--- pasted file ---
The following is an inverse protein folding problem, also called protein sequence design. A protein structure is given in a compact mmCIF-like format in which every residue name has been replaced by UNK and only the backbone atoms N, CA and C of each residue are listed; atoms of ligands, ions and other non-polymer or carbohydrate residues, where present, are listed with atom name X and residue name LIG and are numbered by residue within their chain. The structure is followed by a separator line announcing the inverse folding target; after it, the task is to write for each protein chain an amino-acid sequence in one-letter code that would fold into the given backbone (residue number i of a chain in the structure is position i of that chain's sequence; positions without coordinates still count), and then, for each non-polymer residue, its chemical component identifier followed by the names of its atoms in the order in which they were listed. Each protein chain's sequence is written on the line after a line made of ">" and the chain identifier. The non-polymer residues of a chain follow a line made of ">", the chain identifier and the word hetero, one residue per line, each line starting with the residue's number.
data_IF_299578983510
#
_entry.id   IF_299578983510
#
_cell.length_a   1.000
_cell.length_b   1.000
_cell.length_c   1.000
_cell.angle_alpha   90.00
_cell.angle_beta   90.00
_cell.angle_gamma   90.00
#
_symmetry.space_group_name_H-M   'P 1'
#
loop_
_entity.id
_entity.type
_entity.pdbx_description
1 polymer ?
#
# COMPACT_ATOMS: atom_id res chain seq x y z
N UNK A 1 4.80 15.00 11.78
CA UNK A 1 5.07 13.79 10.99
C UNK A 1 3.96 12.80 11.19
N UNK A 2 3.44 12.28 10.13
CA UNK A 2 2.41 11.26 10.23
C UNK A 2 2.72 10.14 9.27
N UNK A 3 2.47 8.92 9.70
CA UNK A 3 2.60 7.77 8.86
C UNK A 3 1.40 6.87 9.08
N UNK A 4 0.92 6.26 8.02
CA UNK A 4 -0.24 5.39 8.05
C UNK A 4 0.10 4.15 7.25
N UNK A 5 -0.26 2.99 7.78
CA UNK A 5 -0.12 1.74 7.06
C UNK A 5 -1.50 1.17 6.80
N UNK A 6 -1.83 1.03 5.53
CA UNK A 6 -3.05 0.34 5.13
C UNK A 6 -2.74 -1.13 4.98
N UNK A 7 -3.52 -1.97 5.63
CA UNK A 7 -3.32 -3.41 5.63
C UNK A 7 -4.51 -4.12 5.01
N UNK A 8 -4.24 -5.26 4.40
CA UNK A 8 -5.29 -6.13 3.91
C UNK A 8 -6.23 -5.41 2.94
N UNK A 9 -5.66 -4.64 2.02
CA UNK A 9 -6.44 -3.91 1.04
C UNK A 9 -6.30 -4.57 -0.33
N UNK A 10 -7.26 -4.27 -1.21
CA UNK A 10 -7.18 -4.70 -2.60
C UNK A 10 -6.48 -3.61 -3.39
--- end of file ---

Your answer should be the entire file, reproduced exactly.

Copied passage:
The following is an inverse protein folding problem, also called protein sequence design. A protein structure is given in a compact mmCIF-like format in which every residue name has been replaced by UNK and only the backbone atoms N, CA and C of each residue are listed; atoms of ligands, ions and other non-polymer or carbohydrate residues, where present, are listed with atom name X and residue name LIG and are numbered by residue within their chain. The structure is followed by a separator line announcing the inverse folding target; after it, the task is to write for each protein chain an amino-acid sequence in one-letter code that would fold into the given backbone (residue number i of a chain in the structure is position i of that chain's sequence; positions without coordinates still count), and then, for each non-polymer residue, its chemical component identifier followed by the names of its atoms in the order in which they were listed. Each protein chain's sequence is written on the line after a line made of ">" and the chain identifier. The non-polymer residues of a chain follow a line made of ">", the chain identifier and the word hetero, one residue per line, each line starting with the residue's number.
data_IF_299578983510
#
_entry.id   IF_299578983510
#
_cell.length_a   1.000
_cell.length_b   1.000
_cell.length_c   1.000
_cell.angle_alpha   90.00
_cell.angle_beta   90.00
_cell.angle_gamma   90.00
#
_symmetry.space_group_name_H-M   'P 1'
#
loop_
_entity.id
_entity.type
_entity.pdbx_description
1 polymer ?
#
# COMPACT_ATOMS: atom_id res chain seq x y z
N UNK A 1 4.80 15.00 11.78
CA UNK A 1 5.07 13.79 10.99
C UNK A 1 3.96 12.80 11.19
N UNK A 2 3.44 12.28 10.13
CA UNK A 2 2.41 11.26 10.23
C UNK A 2 2.72 10.14 9.27
N UNK A 3 2.47 8.92 9.70
CA UNK A 3 2.60 7.77 8.86
C UNK A 3 1.40 6.87 9.08
N UNK A 4 0.92 6.26 8.02
CA UNK A 4 -0.24 5.39 8.05
C UNK A 4 0.10 4.15 7.25
N UNK A 5 -0.26 2.99 7.78
CA UNK A 5 -0.12 1.74 7.06
C UNK A 5 -1.50 1.17 6.80
N UNK A 6 -1.83 1.03 5.53
CA UNK A 6 -3.05 0.34 5.13
C UNK A 6 -2.74 -1.13 4.98
N UNK A 7 -3.52 -1.97 5.63
CA UNK A 7 -3.32 -3.41 5.63
C UNK A 7 -4.51 -4.12 5.01
N UNK A 8 -4.24 -5.26 4.40
CA UNK A 8 -5.29 -6.13 3.91
C UNK A 8 -6.23 -5.41 2.94
N UNK A 9 -5.66 -4.64 2.02
CA UNK A 9 -6.44 -3.91 1.04
C UNK A 9 -6.30 -4.57 -0.33
N UNK A 10 -7.26 -4.27 -1.21
CA UNK A 10 -7.18 -4.70 -2.60
C UNK A 10 -6.48 -3.61 -3.39